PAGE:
Playing chamber music is essential to learn basic music skills.
When you play chamber music, you are forced to develop your musical instinct and listen to your colleagues to feel the rhythm and tempo or take the lead yourself when it's appropriate. By having rehearsals without a conductor, you learn to create your own interpretation of the music and solve little problems (intonation, rhythm etc.) on your own. When you do so, it is important that you respect everyone's ideas so you don't lose your friends in the process! When you go back to your band or orchestra, you'll be able to follow the conductor without depending on him/her.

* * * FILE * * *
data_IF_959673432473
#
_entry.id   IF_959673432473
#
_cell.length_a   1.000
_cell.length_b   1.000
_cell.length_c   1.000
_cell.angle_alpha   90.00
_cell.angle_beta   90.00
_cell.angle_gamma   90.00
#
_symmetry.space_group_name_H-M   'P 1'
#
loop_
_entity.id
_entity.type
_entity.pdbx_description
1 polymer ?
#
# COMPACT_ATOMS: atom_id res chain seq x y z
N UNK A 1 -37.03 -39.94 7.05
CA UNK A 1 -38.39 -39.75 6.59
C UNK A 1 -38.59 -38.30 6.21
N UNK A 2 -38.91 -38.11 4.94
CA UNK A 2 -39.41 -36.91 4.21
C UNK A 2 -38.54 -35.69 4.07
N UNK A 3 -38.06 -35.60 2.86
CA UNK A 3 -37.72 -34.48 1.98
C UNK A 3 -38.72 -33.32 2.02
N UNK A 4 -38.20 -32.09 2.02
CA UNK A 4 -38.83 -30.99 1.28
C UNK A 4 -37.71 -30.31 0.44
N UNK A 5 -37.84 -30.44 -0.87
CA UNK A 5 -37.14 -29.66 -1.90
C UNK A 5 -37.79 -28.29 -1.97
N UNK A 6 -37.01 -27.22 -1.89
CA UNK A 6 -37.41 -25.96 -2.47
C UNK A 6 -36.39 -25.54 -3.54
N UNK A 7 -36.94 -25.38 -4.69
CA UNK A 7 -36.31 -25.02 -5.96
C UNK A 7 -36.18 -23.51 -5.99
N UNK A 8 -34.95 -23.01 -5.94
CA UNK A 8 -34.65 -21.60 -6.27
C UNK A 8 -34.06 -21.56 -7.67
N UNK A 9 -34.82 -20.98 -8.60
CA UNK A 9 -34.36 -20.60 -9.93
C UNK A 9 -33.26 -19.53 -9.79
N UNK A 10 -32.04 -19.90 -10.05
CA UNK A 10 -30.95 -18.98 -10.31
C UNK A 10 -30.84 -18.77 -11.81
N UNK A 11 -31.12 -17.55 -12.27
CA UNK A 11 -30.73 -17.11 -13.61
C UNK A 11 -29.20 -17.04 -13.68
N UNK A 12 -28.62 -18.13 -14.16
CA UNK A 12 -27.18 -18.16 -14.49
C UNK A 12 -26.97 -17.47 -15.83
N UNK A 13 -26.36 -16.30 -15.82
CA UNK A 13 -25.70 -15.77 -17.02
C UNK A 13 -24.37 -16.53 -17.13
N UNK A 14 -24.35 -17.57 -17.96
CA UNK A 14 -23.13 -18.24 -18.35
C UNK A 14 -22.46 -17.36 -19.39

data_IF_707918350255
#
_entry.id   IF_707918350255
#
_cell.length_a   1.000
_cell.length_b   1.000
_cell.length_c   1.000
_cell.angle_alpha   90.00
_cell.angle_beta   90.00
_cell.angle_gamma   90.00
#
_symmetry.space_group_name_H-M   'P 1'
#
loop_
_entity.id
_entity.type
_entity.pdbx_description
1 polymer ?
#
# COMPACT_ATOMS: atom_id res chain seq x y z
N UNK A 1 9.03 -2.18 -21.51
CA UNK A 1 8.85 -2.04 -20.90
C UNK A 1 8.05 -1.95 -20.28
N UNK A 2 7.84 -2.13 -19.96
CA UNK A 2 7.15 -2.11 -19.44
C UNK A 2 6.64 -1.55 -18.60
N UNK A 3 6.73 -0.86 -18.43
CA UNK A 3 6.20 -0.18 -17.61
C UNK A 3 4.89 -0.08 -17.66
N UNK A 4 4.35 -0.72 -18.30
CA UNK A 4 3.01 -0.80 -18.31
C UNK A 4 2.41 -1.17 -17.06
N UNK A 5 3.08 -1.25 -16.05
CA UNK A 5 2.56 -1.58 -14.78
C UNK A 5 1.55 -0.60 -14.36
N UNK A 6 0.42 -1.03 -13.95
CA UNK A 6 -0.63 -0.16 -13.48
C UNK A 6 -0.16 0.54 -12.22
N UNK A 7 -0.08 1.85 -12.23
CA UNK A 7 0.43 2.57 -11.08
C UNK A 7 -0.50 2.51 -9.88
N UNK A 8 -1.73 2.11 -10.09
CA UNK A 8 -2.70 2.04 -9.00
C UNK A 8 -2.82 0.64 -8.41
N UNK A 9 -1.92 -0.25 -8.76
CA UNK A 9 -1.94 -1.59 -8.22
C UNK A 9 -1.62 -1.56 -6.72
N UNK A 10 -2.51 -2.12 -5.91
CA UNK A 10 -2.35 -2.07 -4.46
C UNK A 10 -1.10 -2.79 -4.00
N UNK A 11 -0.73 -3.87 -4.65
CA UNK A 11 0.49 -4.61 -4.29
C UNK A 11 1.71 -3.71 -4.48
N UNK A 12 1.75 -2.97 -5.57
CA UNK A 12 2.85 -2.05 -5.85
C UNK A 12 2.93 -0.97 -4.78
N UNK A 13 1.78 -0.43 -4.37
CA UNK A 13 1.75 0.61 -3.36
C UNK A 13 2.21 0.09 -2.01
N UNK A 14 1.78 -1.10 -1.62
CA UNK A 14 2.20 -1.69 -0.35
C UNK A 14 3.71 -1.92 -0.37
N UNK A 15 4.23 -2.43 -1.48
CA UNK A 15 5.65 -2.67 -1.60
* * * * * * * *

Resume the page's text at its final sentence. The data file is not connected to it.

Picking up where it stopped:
If you are in school, talk to your friends and see if they are interested in playing in a group with you. The most common formations for brass instruments are:
Brass quintet (2 trumpets, one horn, one tuba, one trombone)
Low brass ensembles
brass trios ( trumpet, horn, trombone)
You will find quite a lot of music for these formations. Some pieces can be downloaded online for free but it's worth it to spend a couple of bucks to have more choice and get a nice score.
A lot of music publishers will offer alternative parts in case you don't have all the players you need. ( ex: there can be an euphonium part as substitute for trombone or horn etc.)
Get some coaching if you can and look for opportunities to perform in a concert. It can be a student class recital or you can even play a number in the band concert.
I am associate principal horn of the Singapore Symphony Orchestra and the author of the progressive methods. I'm happy to share my experience as a horn player and teacher with you.